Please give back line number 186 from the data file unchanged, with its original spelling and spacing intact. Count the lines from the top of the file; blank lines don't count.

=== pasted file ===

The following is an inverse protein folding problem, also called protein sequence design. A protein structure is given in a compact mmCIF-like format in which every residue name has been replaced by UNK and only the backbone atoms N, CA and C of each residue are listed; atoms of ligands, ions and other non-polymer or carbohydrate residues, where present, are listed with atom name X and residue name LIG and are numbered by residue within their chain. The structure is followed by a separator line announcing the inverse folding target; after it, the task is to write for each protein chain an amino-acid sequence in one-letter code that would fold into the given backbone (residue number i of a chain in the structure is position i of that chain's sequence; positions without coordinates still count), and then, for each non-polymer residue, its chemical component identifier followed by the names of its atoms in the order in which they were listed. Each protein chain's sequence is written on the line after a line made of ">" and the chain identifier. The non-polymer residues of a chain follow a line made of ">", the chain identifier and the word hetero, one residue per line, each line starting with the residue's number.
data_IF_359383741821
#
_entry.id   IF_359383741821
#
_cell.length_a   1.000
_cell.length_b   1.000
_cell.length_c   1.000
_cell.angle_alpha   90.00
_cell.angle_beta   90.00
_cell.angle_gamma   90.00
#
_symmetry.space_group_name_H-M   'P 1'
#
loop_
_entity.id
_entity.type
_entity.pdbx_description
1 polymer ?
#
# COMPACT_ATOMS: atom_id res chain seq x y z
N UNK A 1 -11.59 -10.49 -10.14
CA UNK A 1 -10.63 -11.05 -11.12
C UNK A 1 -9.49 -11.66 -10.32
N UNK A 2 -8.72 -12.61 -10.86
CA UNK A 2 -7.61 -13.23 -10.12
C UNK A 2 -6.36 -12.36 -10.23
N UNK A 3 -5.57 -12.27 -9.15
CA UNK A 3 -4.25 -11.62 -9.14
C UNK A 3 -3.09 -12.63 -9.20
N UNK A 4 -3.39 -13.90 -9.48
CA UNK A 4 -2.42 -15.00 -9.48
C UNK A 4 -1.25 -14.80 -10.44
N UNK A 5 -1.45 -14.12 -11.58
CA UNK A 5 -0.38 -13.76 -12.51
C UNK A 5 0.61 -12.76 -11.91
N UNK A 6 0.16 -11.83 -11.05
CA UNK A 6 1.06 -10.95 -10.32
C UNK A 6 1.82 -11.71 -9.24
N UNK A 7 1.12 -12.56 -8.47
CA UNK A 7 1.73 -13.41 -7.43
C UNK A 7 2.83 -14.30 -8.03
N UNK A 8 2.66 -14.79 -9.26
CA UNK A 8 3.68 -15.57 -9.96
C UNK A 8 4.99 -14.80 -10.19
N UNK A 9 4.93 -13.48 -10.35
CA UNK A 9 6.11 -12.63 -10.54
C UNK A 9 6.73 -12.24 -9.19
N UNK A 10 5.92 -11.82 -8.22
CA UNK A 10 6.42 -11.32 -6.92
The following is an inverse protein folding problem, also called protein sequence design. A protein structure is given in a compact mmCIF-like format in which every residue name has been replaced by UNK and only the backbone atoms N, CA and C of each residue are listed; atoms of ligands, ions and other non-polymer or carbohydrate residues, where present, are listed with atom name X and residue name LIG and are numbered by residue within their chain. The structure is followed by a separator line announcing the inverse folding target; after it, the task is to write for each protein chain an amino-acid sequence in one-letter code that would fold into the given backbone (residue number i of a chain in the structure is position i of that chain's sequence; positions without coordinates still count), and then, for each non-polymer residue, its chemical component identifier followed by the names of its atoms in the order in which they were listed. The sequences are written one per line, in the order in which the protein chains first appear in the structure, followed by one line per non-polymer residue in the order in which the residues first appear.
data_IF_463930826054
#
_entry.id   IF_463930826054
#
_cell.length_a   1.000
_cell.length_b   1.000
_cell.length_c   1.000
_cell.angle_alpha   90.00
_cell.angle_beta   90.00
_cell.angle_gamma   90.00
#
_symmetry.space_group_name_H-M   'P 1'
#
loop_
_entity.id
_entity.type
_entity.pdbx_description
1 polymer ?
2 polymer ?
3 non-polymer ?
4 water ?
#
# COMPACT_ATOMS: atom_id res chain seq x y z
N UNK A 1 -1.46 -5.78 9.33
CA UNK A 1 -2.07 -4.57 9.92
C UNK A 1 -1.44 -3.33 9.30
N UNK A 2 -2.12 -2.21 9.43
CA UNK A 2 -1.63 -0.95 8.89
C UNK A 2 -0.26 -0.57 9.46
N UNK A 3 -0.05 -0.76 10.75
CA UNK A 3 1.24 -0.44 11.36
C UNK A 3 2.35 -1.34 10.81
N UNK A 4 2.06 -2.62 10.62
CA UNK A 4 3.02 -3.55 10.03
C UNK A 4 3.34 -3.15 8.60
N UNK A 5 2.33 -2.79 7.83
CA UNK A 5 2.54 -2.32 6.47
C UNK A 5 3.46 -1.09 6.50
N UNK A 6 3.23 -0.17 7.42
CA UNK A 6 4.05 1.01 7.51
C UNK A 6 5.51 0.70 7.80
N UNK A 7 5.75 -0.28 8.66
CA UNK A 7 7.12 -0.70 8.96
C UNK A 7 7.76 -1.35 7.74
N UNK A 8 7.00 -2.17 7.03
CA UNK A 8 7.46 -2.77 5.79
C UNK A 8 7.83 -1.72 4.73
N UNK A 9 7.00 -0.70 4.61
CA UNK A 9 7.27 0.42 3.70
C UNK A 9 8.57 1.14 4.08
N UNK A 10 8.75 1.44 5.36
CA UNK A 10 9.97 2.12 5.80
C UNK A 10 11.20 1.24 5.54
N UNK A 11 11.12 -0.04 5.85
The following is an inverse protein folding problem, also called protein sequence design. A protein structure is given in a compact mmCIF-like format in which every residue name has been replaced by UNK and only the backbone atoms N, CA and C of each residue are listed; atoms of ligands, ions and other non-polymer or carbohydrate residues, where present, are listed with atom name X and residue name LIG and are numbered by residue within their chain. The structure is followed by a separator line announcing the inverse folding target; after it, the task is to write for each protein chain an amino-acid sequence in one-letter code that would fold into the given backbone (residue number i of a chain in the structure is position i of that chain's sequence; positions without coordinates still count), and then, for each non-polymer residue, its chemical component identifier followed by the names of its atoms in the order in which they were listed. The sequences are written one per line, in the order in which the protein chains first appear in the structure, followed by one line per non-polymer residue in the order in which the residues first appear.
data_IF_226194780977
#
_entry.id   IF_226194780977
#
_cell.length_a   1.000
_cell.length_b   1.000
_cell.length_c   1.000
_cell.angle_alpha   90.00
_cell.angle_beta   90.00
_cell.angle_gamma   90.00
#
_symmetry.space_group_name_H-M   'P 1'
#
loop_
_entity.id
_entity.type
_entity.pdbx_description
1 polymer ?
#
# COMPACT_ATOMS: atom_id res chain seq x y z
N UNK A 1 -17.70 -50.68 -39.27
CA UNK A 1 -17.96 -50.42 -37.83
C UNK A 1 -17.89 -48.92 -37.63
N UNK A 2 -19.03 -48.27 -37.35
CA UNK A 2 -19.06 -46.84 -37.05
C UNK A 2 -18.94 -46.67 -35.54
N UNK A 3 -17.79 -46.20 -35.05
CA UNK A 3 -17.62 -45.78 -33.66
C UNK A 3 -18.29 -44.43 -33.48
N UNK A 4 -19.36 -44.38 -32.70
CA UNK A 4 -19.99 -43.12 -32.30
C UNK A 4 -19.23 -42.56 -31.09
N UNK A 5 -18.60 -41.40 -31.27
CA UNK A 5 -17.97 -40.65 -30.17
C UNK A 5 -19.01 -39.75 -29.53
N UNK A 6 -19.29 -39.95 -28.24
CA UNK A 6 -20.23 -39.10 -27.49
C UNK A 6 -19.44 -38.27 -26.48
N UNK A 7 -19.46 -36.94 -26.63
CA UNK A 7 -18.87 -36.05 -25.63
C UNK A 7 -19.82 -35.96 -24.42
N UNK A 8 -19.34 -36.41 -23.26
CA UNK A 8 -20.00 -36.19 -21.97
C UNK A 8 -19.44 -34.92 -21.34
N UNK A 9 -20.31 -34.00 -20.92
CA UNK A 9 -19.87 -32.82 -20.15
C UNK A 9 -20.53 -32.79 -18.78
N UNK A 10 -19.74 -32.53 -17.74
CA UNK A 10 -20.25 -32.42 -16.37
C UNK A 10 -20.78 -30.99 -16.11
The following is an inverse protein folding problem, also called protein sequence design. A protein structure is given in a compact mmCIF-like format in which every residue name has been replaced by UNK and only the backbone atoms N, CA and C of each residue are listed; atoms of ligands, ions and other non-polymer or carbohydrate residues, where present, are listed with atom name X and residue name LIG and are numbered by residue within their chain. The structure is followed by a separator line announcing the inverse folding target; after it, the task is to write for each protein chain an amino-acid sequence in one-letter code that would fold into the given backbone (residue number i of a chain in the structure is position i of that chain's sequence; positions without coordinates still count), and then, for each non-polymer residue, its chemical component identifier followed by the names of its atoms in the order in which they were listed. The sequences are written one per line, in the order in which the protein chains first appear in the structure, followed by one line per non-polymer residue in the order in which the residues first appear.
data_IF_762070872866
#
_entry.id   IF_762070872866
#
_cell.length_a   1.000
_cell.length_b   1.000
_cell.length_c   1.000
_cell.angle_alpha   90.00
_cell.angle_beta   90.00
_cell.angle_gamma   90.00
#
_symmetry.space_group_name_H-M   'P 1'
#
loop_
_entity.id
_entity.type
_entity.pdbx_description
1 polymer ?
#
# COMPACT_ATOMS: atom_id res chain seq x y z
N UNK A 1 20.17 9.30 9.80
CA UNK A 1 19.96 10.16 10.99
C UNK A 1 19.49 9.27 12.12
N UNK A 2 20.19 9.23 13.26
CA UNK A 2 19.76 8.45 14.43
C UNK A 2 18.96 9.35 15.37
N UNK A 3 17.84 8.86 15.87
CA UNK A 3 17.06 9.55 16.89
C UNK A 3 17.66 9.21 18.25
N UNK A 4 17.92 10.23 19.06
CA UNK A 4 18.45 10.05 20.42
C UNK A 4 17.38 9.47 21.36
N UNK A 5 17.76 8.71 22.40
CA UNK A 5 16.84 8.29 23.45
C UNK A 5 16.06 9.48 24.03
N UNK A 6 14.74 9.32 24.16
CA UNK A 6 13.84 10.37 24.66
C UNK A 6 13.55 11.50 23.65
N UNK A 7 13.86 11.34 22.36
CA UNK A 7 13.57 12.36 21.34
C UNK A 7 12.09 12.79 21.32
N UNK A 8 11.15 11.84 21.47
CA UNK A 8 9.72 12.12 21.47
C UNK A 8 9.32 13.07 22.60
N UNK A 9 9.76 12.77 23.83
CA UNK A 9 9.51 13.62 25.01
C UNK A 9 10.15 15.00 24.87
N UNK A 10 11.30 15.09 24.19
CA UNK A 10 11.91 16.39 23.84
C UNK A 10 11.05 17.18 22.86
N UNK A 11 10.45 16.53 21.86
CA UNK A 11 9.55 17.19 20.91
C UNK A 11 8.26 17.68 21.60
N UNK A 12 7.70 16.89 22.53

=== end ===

C UNK A 3 17.66 9.21 18.25